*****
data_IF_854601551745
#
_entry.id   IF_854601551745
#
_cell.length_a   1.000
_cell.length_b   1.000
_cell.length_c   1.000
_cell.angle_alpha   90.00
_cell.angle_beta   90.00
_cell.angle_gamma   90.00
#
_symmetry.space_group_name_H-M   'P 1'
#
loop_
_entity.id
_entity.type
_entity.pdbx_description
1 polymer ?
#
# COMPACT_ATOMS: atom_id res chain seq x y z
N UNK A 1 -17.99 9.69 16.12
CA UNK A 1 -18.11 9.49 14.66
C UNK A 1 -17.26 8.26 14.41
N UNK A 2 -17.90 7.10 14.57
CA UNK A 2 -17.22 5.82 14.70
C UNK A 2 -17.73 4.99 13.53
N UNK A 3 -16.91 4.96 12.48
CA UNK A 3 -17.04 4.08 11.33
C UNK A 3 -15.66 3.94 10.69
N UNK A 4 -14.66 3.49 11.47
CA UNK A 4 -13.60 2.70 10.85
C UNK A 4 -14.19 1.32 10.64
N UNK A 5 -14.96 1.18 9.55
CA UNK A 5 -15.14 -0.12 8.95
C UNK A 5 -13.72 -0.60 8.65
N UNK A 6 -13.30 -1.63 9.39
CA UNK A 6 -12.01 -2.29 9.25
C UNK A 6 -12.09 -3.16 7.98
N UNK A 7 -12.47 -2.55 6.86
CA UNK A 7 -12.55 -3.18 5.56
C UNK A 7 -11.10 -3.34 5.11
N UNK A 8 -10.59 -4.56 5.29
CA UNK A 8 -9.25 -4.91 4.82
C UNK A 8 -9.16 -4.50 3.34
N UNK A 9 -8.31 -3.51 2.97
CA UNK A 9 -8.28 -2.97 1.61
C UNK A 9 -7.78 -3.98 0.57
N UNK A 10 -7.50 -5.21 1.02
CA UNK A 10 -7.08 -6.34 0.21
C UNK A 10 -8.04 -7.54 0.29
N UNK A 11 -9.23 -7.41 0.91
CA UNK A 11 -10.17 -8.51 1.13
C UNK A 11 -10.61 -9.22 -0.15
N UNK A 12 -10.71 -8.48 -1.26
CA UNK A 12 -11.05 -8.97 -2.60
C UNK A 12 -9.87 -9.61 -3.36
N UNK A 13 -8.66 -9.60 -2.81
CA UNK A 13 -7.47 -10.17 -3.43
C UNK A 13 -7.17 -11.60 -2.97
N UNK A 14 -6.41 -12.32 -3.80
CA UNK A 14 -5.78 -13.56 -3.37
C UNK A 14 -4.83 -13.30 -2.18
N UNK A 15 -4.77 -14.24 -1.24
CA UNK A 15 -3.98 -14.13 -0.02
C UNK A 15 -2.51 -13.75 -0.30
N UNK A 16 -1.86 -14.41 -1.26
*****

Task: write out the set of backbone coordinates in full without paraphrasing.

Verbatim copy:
data_IF_854601551745
#
_entry.id   IF_854601551745
#
_cell.length_a   1.000
_cell.length_b   1.000
_cell.length_c   1.000
_cell.angle_alpha   90.00
_cell.angle_beta   90.00
_cell.angle_gamma   90.00
#
_symmetry.space_group_name_H-M   'P 1'
#
loop_
_entity.id
_entity.type
_entity.pdbx_description
1 polymer ?
#
# COMPACT_ATOMS: atom_id res chain seq x y z
N UNK A 1 -17.99 9.69 16.12
CA UNK A 1 -18.11 9.49 14.66
C UNK A 1 -17.26 8.26 14.41
N UNK A 2 -17.90 7.10 14.57
CA UNK A 2 -17.22 5.82 14.70
C UNK A 2 -17.73 4.99 13.53
N UNK A 3 -16.91 4.96 12.48
CA UNK A 3 -17.04 4.08 11.33
C UNK A 3 -15.66 3.94 10.69
N UNK A 4 -14.66 3.49 11.47
CA UNK A 4 -13.60 2.70 10.85
C UNK A 4 -14.19 1.32 10.64
N UNK A 5 -14.96 1.18 9.55
CA UNK A 5 -15.14 -0.12 8.95
C UNK A 5 -13.72 -0.60 8.65
N UNK A 6 -13.30 -1.63 9.39
CA UNK A 6 -12.01 -2.29 9.25
C UNK A 6 -12.09 -3.16 7.98
N UNK A 7 -12.47 -2.55 6.86
CA UNK A 7 -12.55 -3.18 5.56
C UNK A 7 -11.10 -3.34 5.11
N UNK A 8 -10.59 -4.56 5.29
CA UNK A 8 -9.25 -4.91 4.82
C UNK A 8 -9.16 -4.50 3.34
N UNK A 9 -8.31 -3.51 2.97
CA UNK A 9 -8.28 -2.97 1.61
C UNK A 9 -7.78 -3.98 0.57
N UNK A 10 -7.50 -5.21 1.02
CA UNK A 10 -7.08 -6.34 0.21
C UNK A 10 -8.04 -7.54 0.29
N UNK A 11 -9.23 -7.41 0.91
CA UNK A 11 -10.17 -8.51 1.13
C UNK A 11 -10.61 -9.22 -0.15
N UNK A 12 -10.71 -8.48 -1.26
CA UNK A 12 -11.05 -8.97 -2.60
C UNK A 12 -9.87 -9.61 -3.36
N UNK A 13 -8.66 -9.60 -2.81
CA UNK A 13 -7.47 -10.17 -3.43
C UNK A 13 -7.17 -11.60 -2.97
N UNK A 14 -6.41 -12.32 -3.80
CA UNK A 14 -5.78 -13.56 -3.37
C UNK A 14 -4.83 -13.30 -2.18
N UNK A 15 -4.77 -14.24 -1.24
CA UNK A 15 -3.98 -14.13 -0.02
C UNK A 15 -2.51 -13.75 -0.30
N UNK A 16 -1.86 -14.41 -1.26